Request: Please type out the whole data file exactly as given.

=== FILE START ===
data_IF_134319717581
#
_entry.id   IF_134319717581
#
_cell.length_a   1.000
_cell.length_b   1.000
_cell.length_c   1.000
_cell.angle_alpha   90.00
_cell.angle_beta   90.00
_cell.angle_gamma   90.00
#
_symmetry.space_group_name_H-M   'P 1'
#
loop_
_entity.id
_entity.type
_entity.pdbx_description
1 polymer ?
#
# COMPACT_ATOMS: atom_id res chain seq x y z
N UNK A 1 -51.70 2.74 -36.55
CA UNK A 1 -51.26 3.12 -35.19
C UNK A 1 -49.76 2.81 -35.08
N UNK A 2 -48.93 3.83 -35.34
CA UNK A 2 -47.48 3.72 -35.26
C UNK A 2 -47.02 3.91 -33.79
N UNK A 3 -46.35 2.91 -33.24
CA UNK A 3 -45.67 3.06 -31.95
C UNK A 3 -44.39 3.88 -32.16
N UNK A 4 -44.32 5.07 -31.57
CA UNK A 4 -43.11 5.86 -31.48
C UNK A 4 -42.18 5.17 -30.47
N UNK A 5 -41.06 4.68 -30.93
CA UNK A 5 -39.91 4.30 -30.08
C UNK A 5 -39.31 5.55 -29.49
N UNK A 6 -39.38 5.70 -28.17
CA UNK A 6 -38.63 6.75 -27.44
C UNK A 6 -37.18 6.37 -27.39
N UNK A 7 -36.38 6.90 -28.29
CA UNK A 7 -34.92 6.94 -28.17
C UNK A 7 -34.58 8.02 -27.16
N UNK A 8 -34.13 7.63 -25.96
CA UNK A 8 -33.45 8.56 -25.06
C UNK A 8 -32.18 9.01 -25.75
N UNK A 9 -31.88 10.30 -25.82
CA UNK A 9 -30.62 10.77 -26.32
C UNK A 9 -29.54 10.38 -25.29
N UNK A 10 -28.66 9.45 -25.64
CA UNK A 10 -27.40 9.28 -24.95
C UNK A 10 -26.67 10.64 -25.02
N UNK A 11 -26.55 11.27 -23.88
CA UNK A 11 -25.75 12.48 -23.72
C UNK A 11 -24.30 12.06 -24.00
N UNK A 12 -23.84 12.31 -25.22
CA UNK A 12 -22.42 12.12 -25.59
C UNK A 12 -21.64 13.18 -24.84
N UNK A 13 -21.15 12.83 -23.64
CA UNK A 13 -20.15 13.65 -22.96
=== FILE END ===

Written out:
data_IF_134319717581
#
_entry.id   IF_134319717581
#
_cell.length_a   1.000
_cell.length_b   1.000
_cell.length_c   1.000
_cell.angle_alpha   90.00
_cell.angle_beta   90.00
_cell.angle_gamma   90.00
#
_symmetry.space_group_name_H-M   'P 1'
#
loop_
_entity.id
_entity.type
_entity.pdbx_description
1 polymer ?
#
# COMPACT_ATOMS: atom_id res chain seq x y z
N UNK A 1 -51.70 2.74 -36.55
CA UNK A 1 -51.26 3.12 -35.19
C UNK A 1 -49.76 2.81 -35.08
N UNK A 2 -48.93 3.83 -35.34
CA UNK A 2 -47.48 3.72 -35.26
C UNK A 2 -47.02 3.91 -33.79
N UNK A 3 -46.35 2.91 -33.24
CA UNK A 3 -45.67 3.06 -31.95
C UNK A 3 -44.39 3.88 -32.16
N UNK A 4 -44.32 5.07 -31.57
CA UNK A 4 -43.11 5.86 -31.48
C UNK A 4 -42.18 5.17 -30.47
N UNK A 5 -41.06 4.68 -30.93
CA UNK A 5 -39.91 4.30 -30.08
C UNK A 5 -39.31 5.55 -29.49
N UNK A 6 -39.38 5.70 -28.17
CA UNK A 6 -38.63 6.75 -27.44
C UNK A 6 -37.18 6.37 -27.39
N UNK A 7 -36.38 6.90 -28.29
CA UNK A 7 -34.92 6.94 -28.17
C UNK A 7 -34.58 8.02 -27.16
N UNK A 8 -34.13 7.63 -25.96
CA UNK A 8 -33.45 8.56 -25.06
C UNK A 8 -32.18 9.01 -25.75
N UNK A 9 -31.88 10.30 -25.82
CA UNK A 9 -30.62 10.77 -26.32
C UNK A 9 -29.54 10.38 -25.29
N UNK A 10 -28.66 9.45 -25.64
CA UNK A 10 -27.40 9.28 -24.95
C UNK A 10 -26.67 10.64 -25.02
N UNK A 11 -26.55 11.27 -23.88
CA UNK A 11 -25.75 12.48 -23.72
C UNK A 11 -24.30 12.06 -24.00
N UNK A 12 -23.84 12.31 -25.22
CA UNK A 12 -22.42 12.12 -25.59
C UNK A 12 -21.64 13.18 -24.84
N UNK A 13 -21.15 12.83 -23.64
CA UNK A 13 -20.15 13.65 -22.96